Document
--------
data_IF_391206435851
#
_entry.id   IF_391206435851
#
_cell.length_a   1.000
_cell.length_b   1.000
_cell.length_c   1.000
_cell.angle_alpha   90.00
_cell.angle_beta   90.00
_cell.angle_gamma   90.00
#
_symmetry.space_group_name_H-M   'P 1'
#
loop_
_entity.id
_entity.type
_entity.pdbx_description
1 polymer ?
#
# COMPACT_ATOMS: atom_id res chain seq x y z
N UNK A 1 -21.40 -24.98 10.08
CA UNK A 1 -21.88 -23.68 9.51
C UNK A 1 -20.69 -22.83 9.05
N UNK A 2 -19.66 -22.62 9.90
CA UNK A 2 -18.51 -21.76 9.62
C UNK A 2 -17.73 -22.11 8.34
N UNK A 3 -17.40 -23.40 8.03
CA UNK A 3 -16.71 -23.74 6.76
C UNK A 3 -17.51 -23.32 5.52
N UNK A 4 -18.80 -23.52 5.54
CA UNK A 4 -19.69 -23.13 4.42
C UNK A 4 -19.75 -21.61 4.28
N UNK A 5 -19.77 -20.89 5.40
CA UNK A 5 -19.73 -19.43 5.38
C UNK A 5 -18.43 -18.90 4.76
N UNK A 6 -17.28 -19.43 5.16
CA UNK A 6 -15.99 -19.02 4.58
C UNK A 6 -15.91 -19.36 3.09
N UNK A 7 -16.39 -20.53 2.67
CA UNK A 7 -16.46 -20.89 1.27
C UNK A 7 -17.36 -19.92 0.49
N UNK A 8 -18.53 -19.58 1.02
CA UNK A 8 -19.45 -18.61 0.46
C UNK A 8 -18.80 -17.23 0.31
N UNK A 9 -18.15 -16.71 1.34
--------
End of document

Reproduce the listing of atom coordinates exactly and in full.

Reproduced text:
data_IF_391206435851
#
_entry.id   IF_391206435851
#
_cell.length_a   1.000
_cell.length_b   1.000
_cell.length_c   1.000
_cell.angle_alpha   90.00
_cell.angle_beta   90.00
_cell.angle_gamma   90.00
#
_symmetry.space_group_name_H-M   'P 1'
#
loop_
_entity.id
_entity.type
_entity.pdbx_description
1 polymer ?
#
# COMPACT_ATOMS: atom_id res chain seq x y z
N UNK A 1 -21.40 -24.98 10.08
CA UNK A 1 -21.88 -23.68 9.51
C UNK A 1 -20.69 -22.83 9.05
N UNK A 2 -19.66 -22.62 9.90
CA UNK A 2 -18.51 -21.76 9.62
C UNK A 2 -17.73 -22.11 8.34
N UNK A 3 -17.40 -23.40 8.03
CA UNK A 3 -16.71 -23.74 6.76
C UNK A 3 -17.51 -23.32 5.52
N UNK A 4 -18.80 -23.52 5.54
CA UNK A 4 -19.69 -23.13 4.42
C UNK A 4 -19.75 -21.61 4.28
N UNK A 5 -19.77 -20.89 5.40
CA UNK A 5 -19.73 -19.43 5.38
C UNK A 5 -18.43 -18.90 4.76
N UNK A 6 -17.28 -19.43 5.16
CA UNK A 6 -15.99 -19.02 4.58
C UNK A 6 -15.91 -19.36 3.09
N UNK A 7 -16.39 -20.53 2.67
CA UNK A 7 -16.46 -20.89 1.27
C UNK A 7 -17.36 -19.92 0.49
N UNK A 8 -18.53 -19.58 1.02
CA UNK A 8 -19.45 -18.61 0.46
C UNK A 8 -18.80 -17.23 0.31
N UNK A 9 -18.15 -16.71 1.34